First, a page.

The Last Detail (1973)
★★★★ / ★★★★
Navy men Buddusky (Jack Nicholson) and Mulhall (Otis Young) are summoned by their superior for an assignment. They have five days to take young Meadows (Randy Quaid), who has allegedly stolen forty dollars from a polio contribution box, from their base in Norfolk, Virginia and deliver him to a military prison in Portsmouth, New Hampshire. Not only is the kid given dishonorable discharge for his transgression, he is sentenced eight long years in the institution. Buddusky thinks the entire thing is ludicrous, an outrage given its trivial nature, so he is intent on giving Meadows a great time prior to his punishment.
“The Last Detail,” based on the screenplay by Robert Towne, is an infectious and surprising celebration of life amidst the grim eventuality that is imprisonment. The contrast between the comedy that tickles our diaphragms, ranging from the random fight that explodes in a men’s restroom to Buddusky’s hilarious euphemisms about sex, and the understated drama of youth about to be stolen forever proves to be its greatest strength.
The picture showcases a series of fascinating and well-directed scenes which show that although “Bad Ass” Buddusky and “Mule” Mulhall are tough guys, they are in very much in touch with their humanity. Certainly they feel and think about things more than what they let on. A simple scene like when the trio spend some time drinking beer and discussing Meadows’ seeming inability to get angry communicates so clearly and effortlessly about what it means to sympathize with another person not just because all three are Navy men but because they all crave more out of life. We learn their reasons for joining the Navy without big, dramatic moments where the score overpowers the dialogue. Theatrics are inappropriate here because this is a story of three seemingly simple men.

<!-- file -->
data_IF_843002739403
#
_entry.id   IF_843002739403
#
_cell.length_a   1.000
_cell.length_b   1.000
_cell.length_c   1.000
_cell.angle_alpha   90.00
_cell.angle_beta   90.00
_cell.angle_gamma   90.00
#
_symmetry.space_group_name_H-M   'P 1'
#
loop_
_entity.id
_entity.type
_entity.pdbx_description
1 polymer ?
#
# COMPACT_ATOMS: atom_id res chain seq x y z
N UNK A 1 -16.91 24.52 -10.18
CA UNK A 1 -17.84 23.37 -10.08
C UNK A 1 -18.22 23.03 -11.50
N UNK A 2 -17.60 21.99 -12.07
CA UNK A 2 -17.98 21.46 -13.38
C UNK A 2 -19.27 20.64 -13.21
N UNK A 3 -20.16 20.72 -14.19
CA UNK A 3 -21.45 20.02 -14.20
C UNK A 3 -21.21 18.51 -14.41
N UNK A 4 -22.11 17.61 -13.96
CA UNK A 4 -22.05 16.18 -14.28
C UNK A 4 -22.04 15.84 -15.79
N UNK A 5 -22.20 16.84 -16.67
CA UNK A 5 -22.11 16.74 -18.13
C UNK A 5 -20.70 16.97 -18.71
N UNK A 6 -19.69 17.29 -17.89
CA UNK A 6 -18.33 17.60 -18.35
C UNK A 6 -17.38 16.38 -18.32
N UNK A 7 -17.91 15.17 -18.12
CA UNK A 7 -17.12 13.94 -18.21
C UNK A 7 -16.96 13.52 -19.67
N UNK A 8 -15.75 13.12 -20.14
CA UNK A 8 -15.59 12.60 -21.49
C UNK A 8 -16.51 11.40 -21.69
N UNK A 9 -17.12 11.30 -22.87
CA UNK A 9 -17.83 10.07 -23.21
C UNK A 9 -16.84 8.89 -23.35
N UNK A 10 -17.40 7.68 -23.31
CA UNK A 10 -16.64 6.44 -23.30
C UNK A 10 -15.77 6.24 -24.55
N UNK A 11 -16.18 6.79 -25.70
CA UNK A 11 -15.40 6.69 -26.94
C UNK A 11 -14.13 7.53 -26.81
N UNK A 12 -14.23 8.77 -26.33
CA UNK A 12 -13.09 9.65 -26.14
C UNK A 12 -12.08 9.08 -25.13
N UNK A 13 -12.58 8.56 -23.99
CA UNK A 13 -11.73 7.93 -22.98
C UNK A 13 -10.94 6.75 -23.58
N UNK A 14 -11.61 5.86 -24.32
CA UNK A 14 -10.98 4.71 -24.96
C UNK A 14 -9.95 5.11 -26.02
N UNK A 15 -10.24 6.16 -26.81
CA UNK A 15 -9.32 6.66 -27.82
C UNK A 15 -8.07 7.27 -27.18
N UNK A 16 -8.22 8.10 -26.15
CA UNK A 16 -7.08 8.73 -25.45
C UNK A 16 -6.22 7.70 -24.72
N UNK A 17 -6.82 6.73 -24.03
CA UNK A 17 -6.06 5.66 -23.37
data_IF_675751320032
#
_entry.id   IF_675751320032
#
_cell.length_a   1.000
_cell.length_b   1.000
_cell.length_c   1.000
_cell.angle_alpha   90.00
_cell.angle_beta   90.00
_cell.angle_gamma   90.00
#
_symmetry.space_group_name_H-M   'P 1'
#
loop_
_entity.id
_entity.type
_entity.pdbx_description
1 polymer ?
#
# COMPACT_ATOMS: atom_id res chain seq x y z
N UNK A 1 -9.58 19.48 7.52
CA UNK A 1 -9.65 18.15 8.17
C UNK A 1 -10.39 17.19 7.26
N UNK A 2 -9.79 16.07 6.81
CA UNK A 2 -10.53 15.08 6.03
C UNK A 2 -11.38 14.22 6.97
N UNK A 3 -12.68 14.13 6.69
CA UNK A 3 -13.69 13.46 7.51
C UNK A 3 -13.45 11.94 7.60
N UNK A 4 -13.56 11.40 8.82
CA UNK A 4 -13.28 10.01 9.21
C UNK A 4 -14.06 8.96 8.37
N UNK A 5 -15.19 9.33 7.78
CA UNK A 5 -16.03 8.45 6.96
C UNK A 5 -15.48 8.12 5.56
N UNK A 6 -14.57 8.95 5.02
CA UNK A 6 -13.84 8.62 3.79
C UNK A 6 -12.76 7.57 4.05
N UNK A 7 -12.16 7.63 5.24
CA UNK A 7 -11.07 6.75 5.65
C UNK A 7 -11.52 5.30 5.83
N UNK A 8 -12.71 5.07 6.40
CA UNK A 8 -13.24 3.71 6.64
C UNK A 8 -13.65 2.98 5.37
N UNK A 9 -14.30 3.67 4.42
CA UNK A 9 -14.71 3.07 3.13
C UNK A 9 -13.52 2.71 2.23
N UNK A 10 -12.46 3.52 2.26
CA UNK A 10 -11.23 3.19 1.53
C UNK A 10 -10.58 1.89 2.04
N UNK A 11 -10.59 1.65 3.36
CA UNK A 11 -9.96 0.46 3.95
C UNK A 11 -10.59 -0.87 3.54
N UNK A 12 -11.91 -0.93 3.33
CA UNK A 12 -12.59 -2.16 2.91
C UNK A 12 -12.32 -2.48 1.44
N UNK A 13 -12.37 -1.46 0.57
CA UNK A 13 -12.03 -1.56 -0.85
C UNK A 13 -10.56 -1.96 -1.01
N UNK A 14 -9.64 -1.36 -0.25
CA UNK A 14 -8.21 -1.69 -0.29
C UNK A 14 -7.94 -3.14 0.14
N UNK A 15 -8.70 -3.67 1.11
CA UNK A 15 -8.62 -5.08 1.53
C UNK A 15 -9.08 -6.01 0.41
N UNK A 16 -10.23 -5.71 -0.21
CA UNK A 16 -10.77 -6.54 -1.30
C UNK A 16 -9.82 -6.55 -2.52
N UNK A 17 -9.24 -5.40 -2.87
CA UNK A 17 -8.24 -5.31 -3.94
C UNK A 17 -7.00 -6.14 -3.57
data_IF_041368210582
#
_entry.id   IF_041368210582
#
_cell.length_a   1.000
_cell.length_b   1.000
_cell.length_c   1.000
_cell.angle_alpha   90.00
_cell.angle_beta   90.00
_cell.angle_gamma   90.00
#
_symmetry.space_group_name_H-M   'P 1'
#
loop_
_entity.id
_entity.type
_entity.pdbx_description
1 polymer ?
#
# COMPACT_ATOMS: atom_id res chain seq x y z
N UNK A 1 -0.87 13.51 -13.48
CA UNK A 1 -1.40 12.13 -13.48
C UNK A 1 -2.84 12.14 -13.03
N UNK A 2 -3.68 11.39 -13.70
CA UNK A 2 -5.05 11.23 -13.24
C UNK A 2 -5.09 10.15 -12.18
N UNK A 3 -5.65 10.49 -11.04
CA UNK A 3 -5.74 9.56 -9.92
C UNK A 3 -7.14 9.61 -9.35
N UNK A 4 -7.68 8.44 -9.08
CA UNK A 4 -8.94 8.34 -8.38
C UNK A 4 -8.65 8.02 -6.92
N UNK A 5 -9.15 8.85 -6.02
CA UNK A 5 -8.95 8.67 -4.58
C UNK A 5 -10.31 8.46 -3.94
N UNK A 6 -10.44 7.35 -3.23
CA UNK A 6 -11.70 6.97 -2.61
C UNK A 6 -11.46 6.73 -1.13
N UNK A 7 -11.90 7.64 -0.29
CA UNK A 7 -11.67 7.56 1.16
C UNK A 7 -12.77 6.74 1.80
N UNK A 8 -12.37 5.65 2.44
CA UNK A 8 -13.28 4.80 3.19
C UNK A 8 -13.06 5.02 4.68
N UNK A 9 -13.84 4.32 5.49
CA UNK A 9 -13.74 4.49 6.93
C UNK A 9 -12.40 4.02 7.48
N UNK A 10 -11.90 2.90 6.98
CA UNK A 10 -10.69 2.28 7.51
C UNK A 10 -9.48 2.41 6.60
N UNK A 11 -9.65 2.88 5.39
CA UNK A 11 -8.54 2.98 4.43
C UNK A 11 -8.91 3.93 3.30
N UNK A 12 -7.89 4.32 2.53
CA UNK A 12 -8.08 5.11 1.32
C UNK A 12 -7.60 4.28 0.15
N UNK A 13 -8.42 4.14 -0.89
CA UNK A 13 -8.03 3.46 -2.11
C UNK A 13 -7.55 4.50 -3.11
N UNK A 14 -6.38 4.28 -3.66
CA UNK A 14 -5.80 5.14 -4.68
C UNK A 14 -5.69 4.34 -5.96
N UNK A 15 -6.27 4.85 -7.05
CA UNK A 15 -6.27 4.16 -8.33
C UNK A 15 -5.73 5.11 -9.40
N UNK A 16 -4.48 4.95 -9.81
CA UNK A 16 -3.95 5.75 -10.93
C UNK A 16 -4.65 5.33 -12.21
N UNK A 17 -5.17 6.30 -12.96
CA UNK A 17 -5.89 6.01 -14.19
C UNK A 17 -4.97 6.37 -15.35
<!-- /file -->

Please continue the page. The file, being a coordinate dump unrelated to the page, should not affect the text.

What I enjoyed most about the film, directed by Hal Ashby, is being consistently stupefied by Buddusky because he appears to be a complete jerk on the outside. He sneers without much regard for the feelings of others, rolls his eyes at a slightest hint of boredom, and constantly strives for whatever makes him feel good even at the expense of someone else. Because of his cool guy swagger, I was taken aback and was touched when he shows that he actually wants to do the right thing for Meadows.
He recognizes that the eighteen-year-old, though technically an adult, does not have a voice. It enrages him that Meadows is not more upset about his sentence. Nicholson’s performance is critical because he prevents his character from looking like a one-dimensional sap during the more sensitive moments. As his character tries to accommodate for the kid, it is almost as if Nicholson looks and feels awkward for being so nice.
And because Nicholson’s performance was so enthralling, we are given the opportunity to be more aware of the nuances behind the lines he delivers. The situational humor is great but the joy of watching an actor clearly having fun with his role is something else.
Although bittersweet, “The Last Detail,” based on the novel by Darryl Ponicsan, is ultimately optimistic. Meadows’ many first time experiences with the two men, essentially strangers, who are assigned to execute a specific job might serve as little nuggets of reminder that there will be a life outside the jailhouse that is worth waiting for.